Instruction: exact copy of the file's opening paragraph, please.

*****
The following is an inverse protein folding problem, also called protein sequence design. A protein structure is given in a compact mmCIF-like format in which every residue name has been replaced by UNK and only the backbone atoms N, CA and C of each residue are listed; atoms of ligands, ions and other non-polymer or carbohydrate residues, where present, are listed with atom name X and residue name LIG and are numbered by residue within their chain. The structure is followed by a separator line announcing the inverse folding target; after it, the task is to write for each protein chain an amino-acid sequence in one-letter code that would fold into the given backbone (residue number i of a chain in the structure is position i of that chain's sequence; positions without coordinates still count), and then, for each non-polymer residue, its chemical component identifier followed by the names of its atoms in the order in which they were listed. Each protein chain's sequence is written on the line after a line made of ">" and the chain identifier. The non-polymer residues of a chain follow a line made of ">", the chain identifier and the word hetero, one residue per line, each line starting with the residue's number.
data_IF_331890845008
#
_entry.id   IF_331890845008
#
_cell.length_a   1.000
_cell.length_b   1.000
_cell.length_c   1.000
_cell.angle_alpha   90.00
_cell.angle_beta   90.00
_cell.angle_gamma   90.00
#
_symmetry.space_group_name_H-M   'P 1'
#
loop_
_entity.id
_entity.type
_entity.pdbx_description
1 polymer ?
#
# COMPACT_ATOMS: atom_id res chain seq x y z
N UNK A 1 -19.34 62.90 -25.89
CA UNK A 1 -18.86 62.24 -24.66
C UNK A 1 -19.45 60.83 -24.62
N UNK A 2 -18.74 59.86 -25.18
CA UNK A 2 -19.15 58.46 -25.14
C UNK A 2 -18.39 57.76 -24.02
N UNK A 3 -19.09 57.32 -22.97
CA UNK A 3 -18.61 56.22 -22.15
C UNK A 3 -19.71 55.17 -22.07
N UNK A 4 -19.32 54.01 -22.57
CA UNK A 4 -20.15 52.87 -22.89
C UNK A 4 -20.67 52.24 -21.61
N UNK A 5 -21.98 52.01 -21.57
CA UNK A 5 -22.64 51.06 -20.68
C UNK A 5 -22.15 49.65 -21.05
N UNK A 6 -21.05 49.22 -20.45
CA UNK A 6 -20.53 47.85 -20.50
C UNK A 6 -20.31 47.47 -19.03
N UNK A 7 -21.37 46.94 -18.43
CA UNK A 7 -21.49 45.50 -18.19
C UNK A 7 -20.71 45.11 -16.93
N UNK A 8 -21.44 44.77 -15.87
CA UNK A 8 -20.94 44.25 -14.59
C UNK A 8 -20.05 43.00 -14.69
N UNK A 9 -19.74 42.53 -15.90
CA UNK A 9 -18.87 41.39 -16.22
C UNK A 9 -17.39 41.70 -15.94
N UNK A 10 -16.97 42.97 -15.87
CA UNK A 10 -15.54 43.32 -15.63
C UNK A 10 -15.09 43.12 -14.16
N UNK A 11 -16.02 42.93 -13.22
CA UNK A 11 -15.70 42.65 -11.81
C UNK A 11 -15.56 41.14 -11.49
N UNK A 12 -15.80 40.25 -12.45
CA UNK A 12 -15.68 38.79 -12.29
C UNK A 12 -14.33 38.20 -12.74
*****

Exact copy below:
The following is an inverse protein folding problem, also called protein sequence design. A protein structure is given in a compact mmCIF-like format in which every residue name has been replaced by UNK and only the backbone atoms N, CA and C of each residue are listed; atoms of ligands, ions and other non-polymer or carbohydrate residues, where present, are listed with atom name X and residue name LIG and are numbered by residue within their chain. The structure is followed by a separator line announcing the inverse folding target; after it, the task is to write for each protein chain an amino-acid sequence in one-letter code that would fold into the given backbone (residue number i of a chain in the structure is position i of that chain's sequence; positions without coordinates still count), and then, for each non-polymer residue, its chemical component identifier followed by the names of its atoms in the order in which they were listed. Each protein chain's sequence is written on the line after a line made of ">" and the chain identifier. The non-polymer residues of a chain follow a line made of ">", the chain identifier and the word hetero, one residue per line, each line starting with the residue's number.